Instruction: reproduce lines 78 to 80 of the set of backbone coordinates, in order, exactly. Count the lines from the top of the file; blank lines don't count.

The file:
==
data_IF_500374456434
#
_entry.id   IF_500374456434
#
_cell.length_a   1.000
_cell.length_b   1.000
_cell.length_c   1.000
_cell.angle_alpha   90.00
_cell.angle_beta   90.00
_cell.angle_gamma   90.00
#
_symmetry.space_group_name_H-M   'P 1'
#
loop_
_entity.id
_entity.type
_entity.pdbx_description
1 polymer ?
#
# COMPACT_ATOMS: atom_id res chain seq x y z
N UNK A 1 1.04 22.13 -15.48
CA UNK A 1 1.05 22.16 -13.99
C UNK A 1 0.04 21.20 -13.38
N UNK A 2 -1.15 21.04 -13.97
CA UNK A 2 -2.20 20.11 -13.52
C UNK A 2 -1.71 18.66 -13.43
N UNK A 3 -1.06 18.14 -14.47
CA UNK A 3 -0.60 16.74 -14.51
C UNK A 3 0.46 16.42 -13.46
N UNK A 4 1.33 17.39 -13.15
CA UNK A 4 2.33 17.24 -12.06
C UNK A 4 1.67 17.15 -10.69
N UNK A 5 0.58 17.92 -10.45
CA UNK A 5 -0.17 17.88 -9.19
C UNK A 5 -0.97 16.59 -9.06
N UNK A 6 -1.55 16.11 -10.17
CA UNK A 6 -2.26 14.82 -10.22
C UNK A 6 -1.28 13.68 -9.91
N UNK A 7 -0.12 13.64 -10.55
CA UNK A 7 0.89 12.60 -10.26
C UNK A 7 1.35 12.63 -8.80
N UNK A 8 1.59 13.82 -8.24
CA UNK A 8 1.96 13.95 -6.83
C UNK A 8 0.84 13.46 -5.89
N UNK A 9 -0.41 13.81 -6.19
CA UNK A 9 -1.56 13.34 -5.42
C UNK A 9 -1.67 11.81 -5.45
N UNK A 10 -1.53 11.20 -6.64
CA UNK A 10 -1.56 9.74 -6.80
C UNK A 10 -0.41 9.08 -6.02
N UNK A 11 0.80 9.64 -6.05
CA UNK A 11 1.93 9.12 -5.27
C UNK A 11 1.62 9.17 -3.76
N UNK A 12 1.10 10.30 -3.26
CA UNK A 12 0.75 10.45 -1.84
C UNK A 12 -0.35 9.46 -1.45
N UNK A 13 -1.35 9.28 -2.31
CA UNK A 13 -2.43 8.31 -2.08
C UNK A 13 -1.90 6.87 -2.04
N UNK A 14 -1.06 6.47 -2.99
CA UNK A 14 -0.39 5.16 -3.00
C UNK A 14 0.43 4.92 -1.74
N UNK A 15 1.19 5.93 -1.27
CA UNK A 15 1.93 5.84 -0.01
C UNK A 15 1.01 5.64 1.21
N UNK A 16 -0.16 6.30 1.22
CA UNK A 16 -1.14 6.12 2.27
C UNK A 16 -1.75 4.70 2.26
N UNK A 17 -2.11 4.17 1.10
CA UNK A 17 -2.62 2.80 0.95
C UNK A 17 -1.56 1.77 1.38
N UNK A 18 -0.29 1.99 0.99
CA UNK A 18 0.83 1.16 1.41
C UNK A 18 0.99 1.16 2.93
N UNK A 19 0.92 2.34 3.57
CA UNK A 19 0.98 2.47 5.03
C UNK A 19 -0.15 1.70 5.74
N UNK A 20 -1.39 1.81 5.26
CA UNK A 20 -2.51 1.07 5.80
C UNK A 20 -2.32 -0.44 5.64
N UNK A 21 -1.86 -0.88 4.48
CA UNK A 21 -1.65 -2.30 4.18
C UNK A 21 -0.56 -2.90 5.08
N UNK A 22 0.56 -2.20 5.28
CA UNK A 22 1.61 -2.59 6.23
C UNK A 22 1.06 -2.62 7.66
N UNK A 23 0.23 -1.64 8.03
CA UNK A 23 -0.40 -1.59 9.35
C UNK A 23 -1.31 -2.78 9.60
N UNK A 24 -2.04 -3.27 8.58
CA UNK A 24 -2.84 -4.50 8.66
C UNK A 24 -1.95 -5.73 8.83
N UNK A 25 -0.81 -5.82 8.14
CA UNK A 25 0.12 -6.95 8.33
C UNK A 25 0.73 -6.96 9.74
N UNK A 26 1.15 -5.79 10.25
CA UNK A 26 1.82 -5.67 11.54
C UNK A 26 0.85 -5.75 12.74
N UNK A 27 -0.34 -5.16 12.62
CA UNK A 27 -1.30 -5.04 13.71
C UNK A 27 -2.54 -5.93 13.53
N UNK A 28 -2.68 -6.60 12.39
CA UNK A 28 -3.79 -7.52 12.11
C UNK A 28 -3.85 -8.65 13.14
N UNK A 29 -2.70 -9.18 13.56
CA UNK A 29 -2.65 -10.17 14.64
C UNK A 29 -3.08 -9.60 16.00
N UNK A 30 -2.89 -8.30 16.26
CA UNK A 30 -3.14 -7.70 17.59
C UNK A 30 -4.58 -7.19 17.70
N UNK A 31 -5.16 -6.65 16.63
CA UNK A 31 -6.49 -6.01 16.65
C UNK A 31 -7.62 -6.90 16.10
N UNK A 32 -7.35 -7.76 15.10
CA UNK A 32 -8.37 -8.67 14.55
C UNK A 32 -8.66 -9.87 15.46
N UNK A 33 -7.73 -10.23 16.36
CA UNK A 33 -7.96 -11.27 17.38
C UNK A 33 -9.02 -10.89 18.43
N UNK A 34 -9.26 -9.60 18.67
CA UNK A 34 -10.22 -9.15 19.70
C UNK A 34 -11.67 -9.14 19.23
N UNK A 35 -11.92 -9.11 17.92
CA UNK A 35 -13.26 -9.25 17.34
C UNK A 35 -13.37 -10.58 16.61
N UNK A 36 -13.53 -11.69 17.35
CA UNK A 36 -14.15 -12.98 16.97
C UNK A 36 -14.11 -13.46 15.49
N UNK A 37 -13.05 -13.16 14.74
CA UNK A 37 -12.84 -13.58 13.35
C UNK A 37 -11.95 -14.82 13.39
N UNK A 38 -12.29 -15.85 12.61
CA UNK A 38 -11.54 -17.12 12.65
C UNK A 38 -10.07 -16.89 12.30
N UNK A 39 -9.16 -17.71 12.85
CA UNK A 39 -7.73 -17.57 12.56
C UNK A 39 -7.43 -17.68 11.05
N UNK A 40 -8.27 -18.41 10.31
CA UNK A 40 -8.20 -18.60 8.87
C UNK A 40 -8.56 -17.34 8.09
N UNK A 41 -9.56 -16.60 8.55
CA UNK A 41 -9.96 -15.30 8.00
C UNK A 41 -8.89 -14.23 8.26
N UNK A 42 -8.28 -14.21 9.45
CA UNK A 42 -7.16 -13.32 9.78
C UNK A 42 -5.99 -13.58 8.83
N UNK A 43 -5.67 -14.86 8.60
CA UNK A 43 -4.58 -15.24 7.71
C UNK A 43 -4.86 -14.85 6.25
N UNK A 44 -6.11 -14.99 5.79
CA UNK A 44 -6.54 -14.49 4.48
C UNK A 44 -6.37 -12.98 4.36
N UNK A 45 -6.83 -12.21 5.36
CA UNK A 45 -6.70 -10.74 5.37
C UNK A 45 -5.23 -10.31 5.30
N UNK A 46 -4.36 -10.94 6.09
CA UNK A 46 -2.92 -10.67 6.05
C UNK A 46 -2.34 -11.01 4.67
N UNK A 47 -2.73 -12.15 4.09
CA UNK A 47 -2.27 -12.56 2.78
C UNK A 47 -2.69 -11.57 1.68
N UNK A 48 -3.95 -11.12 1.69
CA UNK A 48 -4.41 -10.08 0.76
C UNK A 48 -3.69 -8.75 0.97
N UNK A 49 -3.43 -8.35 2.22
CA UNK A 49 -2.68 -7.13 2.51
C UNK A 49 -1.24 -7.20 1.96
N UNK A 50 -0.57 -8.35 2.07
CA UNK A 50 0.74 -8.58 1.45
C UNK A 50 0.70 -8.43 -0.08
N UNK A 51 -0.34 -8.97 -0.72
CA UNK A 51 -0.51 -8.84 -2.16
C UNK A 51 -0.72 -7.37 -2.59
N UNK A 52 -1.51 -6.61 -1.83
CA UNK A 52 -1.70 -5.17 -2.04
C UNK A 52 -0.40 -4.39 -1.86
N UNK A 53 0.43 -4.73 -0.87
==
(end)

N UNK A 20 -1.39 1.81 5.26
CA UNK A 20 -2.51 1.07 5.80
C UNK A 20 -2.32 -0.44 5.64